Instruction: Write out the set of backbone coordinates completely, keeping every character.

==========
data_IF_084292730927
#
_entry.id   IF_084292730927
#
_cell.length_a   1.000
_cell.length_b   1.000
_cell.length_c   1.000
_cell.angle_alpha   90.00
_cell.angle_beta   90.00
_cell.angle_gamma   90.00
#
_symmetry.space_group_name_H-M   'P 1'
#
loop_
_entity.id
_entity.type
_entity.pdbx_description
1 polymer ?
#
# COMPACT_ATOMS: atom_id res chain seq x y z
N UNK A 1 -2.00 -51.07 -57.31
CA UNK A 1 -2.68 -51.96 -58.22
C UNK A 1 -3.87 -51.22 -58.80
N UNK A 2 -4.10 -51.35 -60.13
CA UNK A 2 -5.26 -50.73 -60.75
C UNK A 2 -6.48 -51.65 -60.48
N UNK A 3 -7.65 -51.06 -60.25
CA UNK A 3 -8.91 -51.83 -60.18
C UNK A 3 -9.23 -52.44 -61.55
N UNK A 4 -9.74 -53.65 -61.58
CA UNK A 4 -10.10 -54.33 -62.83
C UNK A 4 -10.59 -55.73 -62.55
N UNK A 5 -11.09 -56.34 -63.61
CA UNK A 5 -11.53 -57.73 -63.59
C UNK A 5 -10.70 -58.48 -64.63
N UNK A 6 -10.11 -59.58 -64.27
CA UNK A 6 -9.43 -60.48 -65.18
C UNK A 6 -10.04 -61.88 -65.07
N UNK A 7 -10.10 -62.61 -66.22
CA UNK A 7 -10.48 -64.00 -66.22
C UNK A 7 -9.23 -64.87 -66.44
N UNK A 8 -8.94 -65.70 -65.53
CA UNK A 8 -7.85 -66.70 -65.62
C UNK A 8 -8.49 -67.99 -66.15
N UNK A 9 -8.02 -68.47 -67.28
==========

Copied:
data_IF_084292730927
#
_entry.id   IF_084292730927
#
_cell.length_a   1.000
_cell.length_b   1.000
_cell.length_c   1.000
_cell.angle_alpha   90.00
_cell.angle_beta   90.00
_cell.angle_gamma   90.00
#
_symmetry.space_group_name_H-M   'P 1'
#
loop_
_entity.id
_entity.type
_entity.pdbx_description
1 polymer ?
#
# COMPACT_ATOMS: atom_id res chain seq x y z
N UNK A 1 -2.00 -51.07 -57.31
CA UNK A 1 -2.68 -51.96 -58.22
C UNK A 1 -3.87 -51.22 -58.80
N UNK A 2 -4.10 -51.35 -60.13
CA UNK A 2 -5.26 -50.73 -60.75
C UNK A 2 -6.48 -51.65 -60.48
N UNK A 3 -7.65 -51.06 -60.25
CA UNK A 3 -8.91 -51.83 -60.18
C UNK A 3 -9.23 -52.44 -61.55
N UNK A 4 -9.74 -53.65 -61.58
CA UNK A 4 -10.10 -54.33 -62.83
C UNK A 4 -10.59 -55.73 -62.55
N UNK A 5 -11.09 -56.34 -63.61
CA UNK A 5 -11.53 -57.73 -63.59
C UNK A 5 -10.70 -58.48 -64.63
N UNK A 6 -10.11 -59.58 -64.27
CA UNK A 6 -9.43 -60.48 -65.18
C UNK A 6 -10.04 -61.88 -65.07
N UNK A 7 -10.10 -62.61 -66.22
CA UNK A 7 -10.48 -64.00 -66.22
C UNK A 7 -9.23 -64.87 -66.44
N UNK A 8 -8.94 -65.70 -65.53
CA UNK A 8 -7.85 -66.70 -65.62
C UNK A 8 -8.49 -67.99 -66.15
N UNK A 9 -8.02 -68.47 -67.28